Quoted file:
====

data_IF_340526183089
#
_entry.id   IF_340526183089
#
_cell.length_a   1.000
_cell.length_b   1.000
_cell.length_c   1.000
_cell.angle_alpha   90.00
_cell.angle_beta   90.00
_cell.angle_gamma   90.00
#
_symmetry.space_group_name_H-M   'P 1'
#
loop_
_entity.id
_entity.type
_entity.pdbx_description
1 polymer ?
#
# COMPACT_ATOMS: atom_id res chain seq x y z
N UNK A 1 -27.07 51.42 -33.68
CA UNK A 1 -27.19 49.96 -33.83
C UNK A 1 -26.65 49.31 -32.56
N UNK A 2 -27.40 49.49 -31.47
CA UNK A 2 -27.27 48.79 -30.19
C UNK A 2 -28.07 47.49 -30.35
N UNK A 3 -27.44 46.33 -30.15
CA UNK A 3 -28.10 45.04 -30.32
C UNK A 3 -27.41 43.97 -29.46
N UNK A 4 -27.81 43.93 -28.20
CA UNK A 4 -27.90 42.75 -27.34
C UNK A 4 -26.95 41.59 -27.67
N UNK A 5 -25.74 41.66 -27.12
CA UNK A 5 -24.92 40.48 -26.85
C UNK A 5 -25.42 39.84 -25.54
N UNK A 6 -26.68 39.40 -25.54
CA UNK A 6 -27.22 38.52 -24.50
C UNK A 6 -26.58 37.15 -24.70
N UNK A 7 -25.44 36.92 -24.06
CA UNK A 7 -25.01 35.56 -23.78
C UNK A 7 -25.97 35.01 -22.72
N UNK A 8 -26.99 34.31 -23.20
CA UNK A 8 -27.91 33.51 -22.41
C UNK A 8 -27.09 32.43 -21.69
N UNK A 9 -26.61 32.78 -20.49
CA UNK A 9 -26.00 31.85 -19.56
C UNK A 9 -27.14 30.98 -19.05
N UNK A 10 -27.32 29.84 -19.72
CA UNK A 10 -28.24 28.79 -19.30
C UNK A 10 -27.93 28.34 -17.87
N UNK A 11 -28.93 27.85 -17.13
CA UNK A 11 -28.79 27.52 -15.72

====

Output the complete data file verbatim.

data_IF_340526183089
#
_entry.id   IF_340526183089
#
_cell.length_a   1.000
_cell.length_b   1.000
_cell.length_c   1.000
_cell.angle_alpha   90.00
_cell.angle_beta   90.00
_cell.angle_gamma   90.00
#
_symmetry.space_group_name_H-M   'P 1'
#
loop_
_entity.id
_entity.type
_entity.pdbx_description
1 polymer ?
#
# COMPACT_ATOMS: atom_id res chain seq x y z
N UNK A 1 -27.07 51.42 -33.68
CA UNK A 1 -27.19 49.96 -33.83
C UNK A 1 -26.65 49.31 -32.56
N UNK A 2 -27.40 49.49 -31.47
CA UNK A 2 -27.27 48.79 -30.19
C UNK A 2 -28.07 47.49 -30.35
N UNK A 3 -27.44 46.33 -30.15
CA UNK A 3 -28.10 45.04 -30.32
C UNK A 3 -27.41 43.97 -29.46
N UNK A 4 -27.81 43.93 -28.20
CA UNK A 4 -27.90 42.75 -27.34
C UNK A 4 -26.95 41.59 -27.67
N UNK A 5 -25.74 41.66 -27.12
CA UNK A 5 -24.92 40.48 -26.85
C UNK A 5 -25.42 39.84 -25.54
N UNK A 6 -26.68 39.40 -25.54
CA UNK A 6 -27.22 38.52 -24.50
C UNK A 6 -26.58 37.15 -24.70
N UNK A 7 -25.44 36.92 -24.06
CA UNK A 7 -25.01 35.56 -23.78
C UNK A 7 -25.97 35.01 -22.72
N UNK A 8 -26.99 34.31 -23.20
CA UNK A 8 -27.91 33.51 -22.41
C UNK A 8 -27.09 32.43 -21.69
N UNK A 9 -26.61 32.78 -20.49
CA UNK A 9 -26.00 31.85 -19.56
C UNK A 9 -27.14 30.98 -19.05
N UNK A 10 -27.32 29.84 -19.72
CA UNK A 10 -28.24 28.79 -19.30
C UNK A 10 -27.93 28.34 -17.87
N UNK A 11 -28.93 27.85 -17.13
CA UNK A 11 -28.79 27.52 -15.72